The relationship that exists between the work of the celebrated Russian artist Vasily Kandinsky and the Guggenheim Foundation is one of the strongest associations in the history of the modern art of the 20th century. Solomon R. Guggenheim considered Kandinsky his favorite painter within the abstract movement, following the advice of the German artist Baroness Hilla von Rebay, first director of the Guggenheim Museum.
To celebrate this valuable association, the Guggenheim Museum presents a solo exhibition dedicated to Kandinsky’s oeuvre, which includes part of Museum’s collection and is organized chronologically to illustrate the conceptual development of the artist. More on art and culture.
Undoubtedly the Baroness Hilla von Rebay should receive credit and praise for this collection. She encouraged the acquisition of the works and visited the Bauhaus school in Germany, where Kandinsky taught the theory of shapes and colors to both beginners and experts, based on his existentialist vision of the expressive function of art in society.
The intellectual and expressive aspect of Kandinsky’s work mesmerized the art world in the early 20th century and continues to do so today. His contribution and commitment to the abstract movement was founded on the principle that to express art, the artist had to put aside his or her feelings and sensations, seeking to express the essential reality that lies behind the material world and constitutes the real existence— a concept borrowed from Theosophy, a philosophical and esoteric theory that captivated the artist.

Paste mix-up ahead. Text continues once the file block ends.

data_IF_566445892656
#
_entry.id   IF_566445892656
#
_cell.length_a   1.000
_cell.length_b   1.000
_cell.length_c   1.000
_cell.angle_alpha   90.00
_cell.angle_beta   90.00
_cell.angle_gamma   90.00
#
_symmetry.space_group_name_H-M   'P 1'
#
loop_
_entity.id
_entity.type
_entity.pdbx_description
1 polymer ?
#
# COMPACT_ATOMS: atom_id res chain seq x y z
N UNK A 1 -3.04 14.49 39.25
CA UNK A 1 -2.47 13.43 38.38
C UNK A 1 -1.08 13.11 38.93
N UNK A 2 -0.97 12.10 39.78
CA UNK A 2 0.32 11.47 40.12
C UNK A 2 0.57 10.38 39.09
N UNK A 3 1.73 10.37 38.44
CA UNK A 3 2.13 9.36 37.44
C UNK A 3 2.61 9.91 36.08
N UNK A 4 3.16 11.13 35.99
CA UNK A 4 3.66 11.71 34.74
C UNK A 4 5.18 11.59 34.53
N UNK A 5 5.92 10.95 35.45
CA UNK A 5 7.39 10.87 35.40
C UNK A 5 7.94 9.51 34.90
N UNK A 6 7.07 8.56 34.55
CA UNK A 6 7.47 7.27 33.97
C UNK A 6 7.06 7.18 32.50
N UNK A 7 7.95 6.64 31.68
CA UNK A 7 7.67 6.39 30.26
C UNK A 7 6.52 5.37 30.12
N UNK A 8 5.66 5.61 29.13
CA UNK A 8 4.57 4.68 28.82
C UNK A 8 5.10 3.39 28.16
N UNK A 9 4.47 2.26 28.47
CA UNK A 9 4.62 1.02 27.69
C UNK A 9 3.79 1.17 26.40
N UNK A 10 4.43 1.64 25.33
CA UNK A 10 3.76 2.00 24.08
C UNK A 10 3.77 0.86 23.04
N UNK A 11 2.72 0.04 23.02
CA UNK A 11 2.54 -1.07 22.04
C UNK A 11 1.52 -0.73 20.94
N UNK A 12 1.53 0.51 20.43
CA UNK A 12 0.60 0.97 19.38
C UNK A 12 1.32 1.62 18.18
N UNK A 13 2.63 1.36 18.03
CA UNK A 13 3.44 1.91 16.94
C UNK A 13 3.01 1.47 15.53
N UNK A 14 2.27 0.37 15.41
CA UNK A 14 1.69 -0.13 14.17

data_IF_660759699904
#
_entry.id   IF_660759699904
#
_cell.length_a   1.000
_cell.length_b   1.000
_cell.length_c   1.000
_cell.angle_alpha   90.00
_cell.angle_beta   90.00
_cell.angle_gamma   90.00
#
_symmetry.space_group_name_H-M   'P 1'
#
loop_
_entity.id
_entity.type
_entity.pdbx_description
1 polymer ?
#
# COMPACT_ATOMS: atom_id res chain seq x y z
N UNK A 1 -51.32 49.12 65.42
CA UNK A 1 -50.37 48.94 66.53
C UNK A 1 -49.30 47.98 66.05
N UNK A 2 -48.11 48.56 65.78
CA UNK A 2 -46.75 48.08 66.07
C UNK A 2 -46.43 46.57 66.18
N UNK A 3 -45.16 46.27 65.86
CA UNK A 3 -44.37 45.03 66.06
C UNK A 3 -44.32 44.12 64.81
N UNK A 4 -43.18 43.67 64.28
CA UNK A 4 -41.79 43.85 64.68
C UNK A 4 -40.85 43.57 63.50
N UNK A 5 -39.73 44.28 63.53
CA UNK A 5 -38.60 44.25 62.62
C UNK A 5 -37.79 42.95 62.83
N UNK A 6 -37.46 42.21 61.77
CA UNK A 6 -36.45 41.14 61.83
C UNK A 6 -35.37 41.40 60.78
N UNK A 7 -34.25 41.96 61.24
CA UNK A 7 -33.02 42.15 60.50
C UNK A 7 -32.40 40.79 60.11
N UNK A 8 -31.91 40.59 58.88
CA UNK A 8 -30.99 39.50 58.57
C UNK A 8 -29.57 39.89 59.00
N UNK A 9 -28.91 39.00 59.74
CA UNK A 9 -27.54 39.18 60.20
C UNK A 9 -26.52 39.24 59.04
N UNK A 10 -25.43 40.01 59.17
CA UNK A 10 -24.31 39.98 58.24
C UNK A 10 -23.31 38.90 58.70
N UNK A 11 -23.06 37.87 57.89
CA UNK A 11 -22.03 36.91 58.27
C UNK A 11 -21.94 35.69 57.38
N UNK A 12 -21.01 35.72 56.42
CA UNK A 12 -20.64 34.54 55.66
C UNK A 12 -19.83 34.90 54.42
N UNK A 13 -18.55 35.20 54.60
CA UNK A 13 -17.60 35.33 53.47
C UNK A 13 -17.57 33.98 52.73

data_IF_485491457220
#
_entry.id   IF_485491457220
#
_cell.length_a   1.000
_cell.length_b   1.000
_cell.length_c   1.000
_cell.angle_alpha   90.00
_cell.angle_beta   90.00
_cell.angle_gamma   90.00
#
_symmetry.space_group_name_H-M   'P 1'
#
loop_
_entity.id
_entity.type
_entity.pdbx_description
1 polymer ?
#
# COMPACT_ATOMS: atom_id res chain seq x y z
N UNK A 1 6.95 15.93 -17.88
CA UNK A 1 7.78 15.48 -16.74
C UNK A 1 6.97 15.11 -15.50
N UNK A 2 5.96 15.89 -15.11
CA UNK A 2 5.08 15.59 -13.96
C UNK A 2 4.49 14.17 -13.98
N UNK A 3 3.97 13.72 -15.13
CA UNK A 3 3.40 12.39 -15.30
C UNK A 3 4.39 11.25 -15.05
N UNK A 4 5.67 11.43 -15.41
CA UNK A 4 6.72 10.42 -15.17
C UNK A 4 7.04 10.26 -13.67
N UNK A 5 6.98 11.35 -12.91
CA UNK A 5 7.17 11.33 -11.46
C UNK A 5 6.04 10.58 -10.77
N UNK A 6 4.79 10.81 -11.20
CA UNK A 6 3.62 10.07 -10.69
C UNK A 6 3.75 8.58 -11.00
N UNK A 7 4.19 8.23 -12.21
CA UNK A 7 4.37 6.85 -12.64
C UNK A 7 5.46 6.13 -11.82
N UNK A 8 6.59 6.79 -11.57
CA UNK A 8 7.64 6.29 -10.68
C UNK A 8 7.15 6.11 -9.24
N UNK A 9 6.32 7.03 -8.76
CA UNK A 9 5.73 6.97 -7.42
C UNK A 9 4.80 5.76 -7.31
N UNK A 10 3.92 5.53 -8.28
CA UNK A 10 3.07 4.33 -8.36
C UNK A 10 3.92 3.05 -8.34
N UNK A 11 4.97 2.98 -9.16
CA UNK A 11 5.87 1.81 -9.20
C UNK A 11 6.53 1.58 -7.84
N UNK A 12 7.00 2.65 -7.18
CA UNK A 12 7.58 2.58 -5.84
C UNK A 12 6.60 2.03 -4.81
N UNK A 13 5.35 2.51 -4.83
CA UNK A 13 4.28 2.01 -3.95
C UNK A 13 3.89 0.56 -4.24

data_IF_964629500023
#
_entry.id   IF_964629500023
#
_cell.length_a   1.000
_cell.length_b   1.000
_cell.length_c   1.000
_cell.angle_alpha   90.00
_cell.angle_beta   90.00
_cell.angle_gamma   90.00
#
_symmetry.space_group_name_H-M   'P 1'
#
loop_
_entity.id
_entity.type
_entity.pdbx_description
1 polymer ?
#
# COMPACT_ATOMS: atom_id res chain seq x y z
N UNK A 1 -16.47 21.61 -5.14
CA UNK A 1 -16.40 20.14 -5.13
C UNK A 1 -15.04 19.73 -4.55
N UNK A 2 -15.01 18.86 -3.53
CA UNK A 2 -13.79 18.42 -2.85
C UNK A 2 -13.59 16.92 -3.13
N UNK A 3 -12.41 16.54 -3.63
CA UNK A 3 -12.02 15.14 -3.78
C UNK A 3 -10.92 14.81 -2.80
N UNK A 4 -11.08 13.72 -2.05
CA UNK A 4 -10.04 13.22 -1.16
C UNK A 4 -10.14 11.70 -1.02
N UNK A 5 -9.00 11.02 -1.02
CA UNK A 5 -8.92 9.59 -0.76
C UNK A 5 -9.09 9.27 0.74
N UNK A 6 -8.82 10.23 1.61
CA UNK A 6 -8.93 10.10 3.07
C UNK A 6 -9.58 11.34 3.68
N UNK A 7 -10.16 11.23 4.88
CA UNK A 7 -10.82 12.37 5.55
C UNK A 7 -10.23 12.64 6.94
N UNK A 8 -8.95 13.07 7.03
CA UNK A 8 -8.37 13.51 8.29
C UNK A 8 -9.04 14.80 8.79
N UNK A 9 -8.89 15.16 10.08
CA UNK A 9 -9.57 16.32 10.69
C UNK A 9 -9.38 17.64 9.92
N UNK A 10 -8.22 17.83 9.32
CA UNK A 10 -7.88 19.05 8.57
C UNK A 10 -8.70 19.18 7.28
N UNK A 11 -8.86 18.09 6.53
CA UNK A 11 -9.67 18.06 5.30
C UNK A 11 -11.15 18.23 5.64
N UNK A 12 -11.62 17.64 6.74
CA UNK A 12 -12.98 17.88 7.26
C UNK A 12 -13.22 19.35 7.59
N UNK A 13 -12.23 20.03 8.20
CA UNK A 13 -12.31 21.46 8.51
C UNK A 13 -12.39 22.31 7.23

From there, Kandinsky developed his theory of colors and forms, identifying meanings and vibrations for each and relating them to musical language, which he understood as a pure and expressive form related to abstraction.
According to Kandinsky, the artist is at the tip of an upward pyramid representing the passage of time, what today is avant-garde, tomorrow will be common. Therefore, as he enters the pyramid, the artist must stay in this original vertex for his expression to be genuine.
In one of the letters exchanged between Rebay and the artist, the Baroness describes Mr. Guggenheim’s admiration for these works: "Mr. G. was able to see the works created by my friends Léger, Glizes, Braque, Delaunay, Chagall, and Mondrian, but he still continues to admire your work over the others. As you meet him, you will find a great man, fine and sensitive, able to truly appreciate everything that shows quality and virtue. Just a year ago he did not know abstract art because it is not a style that can easily be found in New York.
While these letters were intended to set up a meeting, the admiration Mr. Guggenheim felt for the work of Kandinsky was genuine, which explains the avidness with which the collector acquired his works. He ended up buying more than 150 original pieces.
This splendid exhibit is on view until the spring of 2016. The show allows art lovers to appreciate up close all the expressive concepts substantiated by the artist, which constitute the nature of one of the most recognized museums in the world, the Guggenheim in New York. ■
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